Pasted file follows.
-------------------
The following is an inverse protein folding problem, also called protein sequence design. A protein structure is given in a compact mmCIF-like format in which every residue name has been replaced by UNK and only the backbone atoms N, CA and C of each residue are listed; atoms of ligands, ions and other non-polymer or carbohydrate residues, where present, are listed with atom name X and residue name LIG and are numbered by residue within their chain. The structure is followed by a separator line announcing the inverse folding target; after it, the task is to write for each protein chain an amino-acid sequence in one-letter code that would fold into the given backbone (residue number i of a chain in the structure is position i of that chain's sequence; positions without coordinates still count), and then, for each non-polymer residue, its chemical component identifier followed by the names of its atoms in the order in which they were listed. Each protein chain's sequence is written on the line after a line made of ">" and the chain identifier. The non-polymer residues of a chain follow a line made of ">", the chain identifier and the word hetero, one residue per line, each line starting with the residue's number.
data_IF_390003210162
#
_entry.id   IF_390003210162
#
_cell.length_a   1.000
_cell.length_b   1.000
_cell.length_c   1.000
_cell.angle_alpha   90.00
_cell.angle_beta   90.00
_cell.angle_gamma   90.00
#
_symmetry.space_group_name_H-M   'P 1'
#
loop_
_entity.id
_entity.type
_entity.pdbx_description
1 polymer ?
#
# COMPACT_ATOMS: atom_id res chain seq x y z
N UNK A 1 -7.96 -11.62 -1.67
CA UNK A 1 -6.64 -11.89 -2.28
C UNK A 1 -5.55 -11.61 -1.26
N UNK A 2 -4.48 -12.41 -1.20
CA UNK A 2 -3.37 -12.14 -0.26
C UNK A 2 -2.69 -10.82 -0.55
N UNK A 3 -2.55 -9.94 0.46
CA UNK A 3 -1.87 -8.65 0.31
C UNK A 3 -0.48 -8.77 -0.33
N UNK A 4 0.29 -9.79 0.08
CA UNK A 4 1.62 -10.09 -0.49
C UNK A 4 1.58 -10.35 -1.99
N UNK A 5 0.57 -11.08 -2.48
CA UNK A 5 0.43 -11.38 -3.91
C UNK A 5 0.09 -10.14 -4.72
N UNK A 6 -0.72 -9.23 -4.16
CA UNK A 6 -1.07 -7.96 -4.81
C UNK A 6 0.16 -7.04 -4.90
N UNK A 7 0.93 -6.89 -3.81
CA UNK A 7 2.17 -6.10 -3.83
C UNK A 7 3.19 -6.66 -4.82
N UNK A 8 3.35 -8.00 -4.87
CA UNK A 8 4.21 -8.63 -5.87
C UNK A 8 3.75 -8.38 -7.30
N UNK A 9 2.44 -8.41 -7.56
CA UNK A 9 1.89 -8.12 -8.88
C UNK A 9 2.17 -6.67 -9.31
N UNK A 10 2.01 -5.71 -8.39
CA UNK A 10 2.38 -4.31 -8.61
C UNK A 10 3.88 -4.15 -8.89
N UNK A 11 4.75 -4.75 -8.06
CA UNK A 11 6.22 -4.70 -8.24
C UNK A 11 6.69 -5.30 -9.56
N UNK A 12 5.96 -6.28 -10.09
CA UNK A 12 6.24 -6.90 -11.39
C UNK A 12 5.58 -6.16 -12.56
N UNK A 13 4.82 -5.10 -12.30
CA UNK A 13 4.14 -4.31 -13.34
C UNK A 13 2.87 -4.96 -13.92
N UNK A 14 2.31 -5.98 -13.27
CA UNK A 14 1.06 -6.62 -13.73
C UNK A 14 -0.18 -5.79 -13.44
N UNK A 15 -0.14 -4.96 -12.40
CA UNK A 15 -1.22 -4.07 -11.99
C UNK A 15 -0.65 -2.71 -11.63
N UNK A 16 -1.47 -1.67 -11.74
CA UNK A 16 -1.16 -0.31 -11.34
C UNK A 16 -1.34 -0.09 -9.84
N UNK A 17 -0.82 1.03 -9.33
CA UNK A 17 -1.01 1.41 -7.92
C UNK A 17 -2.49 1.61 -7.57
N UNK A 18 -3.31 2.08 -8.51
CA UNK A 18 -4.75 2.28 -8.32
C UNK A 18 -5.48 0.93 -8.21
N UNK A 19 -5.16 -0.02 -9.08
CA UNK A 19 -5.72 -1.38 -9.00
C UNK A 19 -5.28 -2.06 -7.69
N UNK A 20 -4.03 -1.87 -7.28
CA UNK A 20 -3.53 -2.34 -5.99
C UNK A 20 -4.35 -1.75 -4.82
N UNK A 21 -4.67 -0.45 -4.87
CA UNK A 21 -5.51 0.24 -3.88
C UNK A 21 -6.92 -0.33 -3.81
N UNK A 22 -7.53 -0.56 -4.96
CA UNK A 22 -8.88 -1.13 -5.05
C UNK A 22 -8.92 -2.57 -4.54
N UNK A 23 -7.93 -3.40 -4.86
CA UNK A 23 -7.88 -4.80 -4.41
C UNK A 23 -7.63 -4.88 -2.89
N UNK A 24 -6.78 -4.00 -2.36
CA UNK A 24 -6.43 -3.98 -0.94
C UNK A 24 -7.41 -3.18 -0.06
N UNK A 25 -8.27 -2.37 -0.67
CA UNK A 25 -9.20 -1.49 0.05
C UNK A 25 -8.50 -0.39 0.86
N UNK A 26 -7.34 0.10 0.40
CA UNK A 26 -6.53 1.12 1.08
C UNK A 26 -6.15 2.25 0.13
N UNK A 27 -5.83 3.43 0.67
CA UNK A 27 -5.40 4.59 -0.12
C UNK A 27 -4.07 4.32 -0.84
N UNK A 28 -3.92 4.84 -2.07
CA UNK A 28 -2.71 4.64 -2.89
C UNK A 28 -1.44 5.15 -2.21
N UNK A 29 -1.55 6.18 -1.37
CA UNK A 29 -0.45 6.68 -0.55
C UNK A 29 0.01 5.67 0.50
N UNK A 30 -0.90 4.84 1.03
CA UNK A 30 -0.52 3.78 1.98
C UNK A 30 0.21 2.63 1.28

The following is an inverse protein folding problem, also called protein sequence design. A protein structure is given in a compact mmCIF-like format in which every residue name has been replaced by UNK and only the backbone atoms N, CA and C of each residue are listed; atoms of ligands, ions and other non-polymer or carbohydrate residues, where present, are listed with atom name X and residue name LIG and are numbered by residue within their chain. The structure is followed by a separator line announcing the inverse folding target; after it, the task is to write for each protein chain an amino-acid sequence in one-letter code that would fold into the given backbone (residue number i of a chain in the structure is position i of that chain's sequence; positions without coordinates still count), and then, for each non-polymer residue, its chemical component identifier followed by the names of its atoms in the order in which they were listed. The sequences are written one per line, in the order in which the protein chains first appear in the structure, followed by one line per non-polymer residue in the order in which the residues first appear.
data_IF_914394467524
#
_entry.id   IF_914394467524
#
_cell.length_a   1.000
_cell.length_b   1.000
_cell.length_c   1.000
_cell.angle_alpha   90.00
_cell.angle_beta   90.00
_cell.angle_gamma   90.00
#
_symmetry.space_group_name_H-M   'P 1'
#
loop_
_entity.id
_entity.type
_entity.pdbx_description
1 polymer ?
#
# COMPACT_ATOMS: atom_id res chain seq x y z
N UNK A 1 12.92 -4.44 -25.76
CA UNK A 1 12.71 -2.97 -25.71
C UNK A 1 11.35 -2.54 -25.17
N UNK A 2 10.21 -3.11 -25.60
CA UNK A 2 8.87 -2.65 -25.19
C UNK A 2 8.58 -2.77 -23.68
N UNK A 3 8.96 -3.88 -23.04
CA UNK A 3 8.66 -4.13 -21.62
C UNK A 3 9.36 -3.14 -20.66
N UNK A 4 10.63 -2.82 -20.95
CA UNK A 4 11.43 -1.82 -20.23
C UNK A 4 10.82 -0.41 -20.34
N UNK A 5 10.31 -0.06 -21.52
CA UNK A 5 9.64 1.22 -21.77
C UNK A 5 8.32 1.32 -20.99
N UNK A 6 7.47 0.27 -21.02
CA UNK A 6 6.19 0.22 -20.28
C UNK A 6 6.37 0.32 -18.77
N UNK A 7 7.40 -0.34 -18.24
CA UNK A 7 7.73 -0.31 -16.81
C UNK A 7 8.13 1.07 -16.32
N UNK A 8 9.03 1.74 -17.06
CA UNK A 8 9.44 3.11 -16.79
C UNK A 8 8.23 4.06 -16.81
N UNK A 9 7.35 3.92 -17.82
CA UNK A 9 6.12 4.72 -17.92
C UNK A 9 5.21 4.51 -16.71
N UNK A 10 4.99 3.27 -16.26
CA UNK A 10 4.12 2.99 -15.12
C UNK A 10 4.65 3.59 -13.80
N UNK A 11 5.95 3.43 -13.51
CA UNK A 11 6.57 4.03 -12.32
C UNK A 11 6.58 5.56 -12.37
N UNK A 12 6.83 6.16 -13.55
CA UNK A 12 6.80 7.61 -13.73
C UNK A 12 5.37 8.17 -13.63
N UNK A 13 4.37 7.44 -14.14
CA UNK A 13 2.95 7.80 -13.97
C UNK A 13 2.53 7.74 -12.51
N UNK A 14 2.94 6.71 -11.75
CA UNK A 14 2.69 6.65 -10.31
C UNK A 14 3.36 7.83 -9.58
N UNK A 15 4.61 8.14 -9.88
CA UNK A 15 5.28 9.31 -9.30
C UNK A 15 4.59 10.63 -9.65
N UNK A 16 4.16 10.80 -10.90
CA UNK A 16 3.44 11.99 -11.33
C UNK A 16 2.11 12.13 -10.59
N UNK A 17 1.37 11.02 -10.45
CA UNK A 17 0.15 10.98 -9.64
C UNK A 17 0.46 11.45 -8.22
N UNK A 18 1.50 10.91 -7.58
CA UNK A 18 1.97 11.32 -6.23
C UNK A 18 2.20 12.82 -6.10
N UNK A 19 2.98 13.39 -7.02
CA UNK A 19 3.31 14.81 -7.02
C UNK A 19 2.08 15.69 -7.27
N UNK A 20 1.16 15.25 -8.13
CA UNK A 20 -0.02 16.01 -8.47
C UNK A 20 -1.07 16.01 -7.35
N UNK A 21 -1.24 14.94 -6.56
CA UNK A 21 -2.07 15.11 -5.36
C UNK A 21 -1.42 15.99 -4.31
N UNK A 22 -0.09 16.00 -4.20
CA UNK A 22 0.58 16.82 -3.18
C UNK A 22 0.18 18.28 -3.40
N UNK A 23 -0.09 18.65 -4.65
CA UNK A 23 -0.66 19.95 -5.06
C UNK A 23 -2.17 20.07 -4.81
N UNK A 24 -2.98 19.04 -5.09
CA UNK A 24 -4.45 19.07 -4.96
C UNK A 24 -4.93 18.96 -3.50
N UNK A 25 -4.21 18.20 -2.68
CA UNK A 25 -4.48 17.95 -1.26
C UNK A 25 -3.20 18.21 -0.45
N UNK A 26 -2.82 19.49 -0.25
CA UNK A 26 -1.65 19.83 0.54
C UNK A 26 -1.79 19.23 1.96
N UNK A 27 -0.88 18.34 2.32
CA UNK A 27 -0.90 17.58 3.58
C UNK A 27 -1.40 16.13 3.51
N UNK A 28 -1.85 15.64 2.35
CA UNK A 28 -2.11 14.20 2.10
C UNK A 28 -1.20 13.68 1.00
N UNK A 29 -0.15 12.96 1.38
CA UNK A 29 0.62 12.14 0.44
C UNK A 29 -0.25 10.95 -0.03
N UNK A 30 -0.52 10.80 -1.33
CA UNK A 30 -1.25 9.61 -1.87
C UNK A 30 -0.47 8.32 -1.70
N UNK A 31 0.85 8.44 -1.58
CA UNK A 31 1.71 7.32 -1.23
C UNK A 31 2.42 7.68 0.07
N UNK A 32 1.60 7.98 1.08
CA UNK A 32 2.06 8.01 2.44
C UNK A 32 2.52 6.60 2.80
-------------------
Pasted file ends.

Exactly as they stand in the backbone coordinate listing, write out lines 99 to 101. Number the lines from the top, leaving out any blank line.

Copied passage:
C UNK A 26 -6.15 2.25 0.13
N UNK A 27 -5.83 3.43 0.67
CA UNK A 27 -5.40 4.59 -0.12